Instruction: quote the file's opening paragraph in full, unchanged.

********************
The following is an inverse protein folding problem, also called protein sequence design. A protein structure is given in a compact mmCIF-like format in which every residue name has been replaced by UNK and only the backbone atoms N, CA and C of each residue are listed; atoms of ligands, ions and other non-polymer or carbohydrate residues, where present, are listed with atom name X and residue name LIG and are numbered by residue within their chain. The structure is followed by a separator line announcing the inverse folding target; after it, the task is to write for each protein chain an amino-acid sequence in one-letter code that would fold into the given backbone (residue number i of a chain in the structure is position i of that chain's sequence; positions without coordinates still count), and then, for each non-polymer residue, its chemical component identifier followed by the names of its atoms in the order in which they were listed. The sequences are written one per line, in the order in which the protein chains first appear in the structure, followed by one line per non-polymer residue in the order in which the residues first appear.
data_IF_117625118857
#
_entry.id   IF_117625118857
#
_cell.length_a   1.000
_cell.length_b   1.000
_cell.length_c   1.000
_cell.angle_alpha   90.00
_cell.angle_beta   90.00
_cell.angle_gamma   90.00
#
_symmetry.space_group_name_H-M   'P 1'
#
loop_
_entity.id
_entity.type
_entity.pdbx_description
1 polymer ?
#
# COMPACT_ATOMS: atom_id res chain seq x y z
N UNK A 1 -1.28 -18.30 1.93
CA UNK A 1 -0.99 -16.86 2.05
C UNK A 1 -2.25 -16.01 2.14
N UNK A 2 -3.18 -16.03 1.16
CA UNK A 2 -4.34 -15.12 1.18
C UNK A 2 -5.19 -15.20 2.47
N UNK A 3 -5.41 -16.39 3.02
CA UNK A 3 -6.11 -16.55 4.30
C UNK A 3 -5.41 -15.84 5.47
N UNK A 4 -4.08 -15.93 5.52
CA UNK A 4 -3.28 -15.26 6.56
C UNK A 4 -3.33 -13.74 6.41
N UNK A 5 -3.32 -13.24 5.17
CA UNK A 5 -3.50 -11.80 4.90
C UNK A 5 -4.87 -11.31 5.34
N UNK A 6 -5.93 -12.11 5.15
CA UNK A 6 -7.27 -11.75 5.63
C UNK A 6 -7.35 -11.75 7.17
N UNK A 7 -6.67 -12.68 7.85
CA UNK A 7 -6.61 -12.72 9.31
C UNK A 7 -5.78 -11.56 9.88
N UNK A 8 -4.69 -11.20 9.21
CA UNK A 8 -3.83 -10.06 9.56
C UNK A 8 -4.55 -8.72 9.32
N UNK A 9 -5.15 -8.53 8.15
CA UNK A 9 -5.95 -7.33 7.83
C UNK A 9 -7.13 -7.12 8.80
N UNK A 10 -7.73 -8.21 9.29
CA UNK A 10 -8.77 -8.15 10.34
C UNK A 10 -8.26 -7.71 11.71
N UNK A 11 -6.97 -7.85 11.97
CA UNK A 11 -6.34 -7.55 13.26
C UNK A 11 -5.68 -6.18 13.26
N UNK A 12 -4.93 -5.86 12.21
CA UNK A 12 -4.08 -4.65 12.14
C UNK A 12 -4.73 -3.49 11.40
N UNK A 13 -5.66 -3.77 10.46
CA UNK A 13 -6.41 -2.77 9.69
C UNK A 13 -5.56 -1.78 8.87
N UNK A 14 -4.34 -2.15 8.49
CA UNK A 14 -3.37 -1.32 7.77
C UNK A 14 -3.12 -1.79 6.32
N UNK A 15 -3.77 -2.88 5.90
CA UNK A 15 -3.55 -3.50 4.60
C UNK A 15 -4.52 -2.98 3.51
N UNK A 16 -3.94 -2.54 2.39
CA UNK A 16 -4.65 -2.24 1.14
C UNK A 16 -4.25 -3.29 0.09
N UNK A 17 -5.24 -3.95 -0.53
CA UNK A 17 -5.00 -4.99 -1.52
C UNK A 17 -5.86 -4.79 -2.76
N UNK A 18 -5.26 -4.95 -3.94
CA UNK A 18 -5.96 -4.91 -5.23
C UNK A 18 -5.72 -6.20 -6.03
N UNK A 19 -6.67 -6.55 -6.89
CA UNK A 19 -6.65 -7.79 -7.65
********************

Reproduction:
The following is an inverse protein folding problem, also called protein sequence design. A protein structure is given in a compact mmCIF-like format in which every residue name has been replaced by UNK and only the backbone atoms N, CA and C of each residue are listed; atoms of ligands, ions and other non-polymer or carbohydrate residues, where present, are listed with atom name X and residue name LIG and are numbered by residue within their chain. The structure is followed by a separator line announcing the inverse folding target; after it, the task is to write for each protein chain an amino-acid sequence in one-letter code that would fold into the given backbone (residue number i of a chain in the structure is position i of that chain's sequence; positions without coordinates still count), and then, for each non-polymer residue, its chemical component identifier followed by the names of its atoms in the order in which they were listed. The sequences are written one per line, in the order in which the protein chains first appear in the structure, followed by one line per non-polymer residue in the order in which the residues first appear.